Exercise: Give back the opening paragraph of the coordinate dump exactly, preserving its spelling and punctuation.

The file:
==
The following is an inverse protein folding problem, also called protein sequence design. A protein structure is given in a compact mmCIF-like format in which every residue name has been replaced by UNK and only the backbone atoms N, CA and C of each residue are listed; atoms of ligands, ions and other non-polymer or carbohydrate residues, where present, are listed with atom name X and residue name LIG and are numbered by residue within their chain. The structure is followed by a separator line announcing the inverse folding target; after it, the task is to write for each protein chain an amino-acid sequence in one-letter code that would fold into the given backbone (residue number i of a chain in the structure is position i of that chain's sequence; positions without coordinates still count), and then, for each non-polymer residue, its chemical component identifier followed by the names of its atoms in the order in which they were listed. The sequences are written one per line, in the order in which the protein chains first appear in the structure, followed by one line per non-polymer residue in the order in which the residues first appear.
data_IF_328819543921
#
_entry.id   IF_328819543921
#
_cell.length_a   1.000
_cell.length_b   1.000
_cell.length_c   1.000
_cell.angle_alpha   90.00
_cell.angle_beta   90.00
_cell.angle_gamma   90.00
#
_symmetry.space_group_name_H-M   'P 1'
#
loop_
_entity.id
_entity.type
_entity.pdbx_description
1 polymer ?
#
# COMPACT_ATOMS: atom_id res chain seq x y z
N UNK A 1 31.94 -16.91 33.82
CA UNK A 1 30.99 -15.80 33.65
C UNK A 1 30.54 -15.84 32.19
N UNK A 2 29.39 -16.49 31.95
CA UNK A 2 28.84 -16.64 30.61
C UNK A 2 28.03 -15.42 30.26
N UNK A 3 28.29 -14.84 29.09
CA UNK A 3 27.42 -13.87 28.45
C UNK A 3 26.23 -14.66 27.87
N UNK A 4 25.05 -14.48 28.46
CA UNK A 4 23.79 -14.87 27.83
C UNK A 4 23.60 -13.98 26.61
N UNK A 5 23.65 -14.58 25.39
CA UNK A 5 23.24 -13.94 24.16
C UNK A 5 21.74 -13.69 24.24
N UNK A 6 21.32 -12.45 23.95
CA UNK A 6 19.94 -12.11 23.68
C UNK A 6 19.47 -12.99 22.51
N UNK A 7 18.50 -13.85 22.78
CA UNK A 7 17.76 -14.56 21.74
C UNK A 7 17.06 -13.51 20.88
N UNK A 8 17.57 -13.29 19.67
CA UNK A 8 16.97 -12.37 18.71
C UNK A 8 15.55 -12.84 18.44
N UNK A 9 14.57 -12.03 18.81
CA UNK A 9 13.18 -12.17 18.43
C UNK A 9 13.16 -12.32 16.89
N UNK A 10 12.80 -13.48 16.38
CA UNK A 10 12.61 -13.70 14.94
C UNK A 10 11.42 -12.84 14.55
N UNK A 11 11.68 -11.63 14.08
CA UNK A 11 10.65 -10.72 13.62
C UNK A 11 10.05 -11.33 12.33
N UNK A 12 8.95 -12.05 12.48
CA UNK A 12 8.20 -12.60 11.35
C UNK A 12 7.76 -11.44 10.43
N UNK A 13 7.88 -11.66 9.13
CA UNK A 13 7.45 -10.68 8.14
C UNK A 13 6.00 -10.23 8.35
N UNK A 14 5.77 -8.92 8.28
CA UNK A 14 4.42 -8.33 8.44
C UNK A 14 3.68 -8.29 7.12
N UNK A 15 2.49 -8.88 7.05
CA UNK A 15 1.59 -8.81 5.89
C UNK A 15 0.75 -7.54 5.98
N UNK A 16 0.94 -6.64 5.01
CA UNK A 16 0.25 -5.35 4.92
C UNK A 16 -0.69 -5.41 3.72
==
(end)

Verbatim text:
The following is an inverse protein folding problem, also called protein sequence design. A protein structure is given in a compact mmCIF-like format in which every residue name has been replaced by UNK and only the backbone atoms N, CA and C of each residue are listed; atoms of ligands, ions and other non-polymer or carbohydrate residues, where present, are listed with atom name X and residue name LIG and are numbered by residue within their chain. The structure is followed by a separator line announcing the inverse folding target; after it, the task is to write for each protein chain an amino-acid sequence in one-letter code that would fold into the given backbone (residue number i of a chain in the structure is position i of that chain's sequence; positions without coordinates still count), and then, for each non-polymer residue, its chemical component identifier followed by the names of its atoms in the order in which they were listed. The sequences are written one per line, in the order in which the protein chains first appear in the structure, followed by one line per non-polymer residue in the order in which the residues first appear.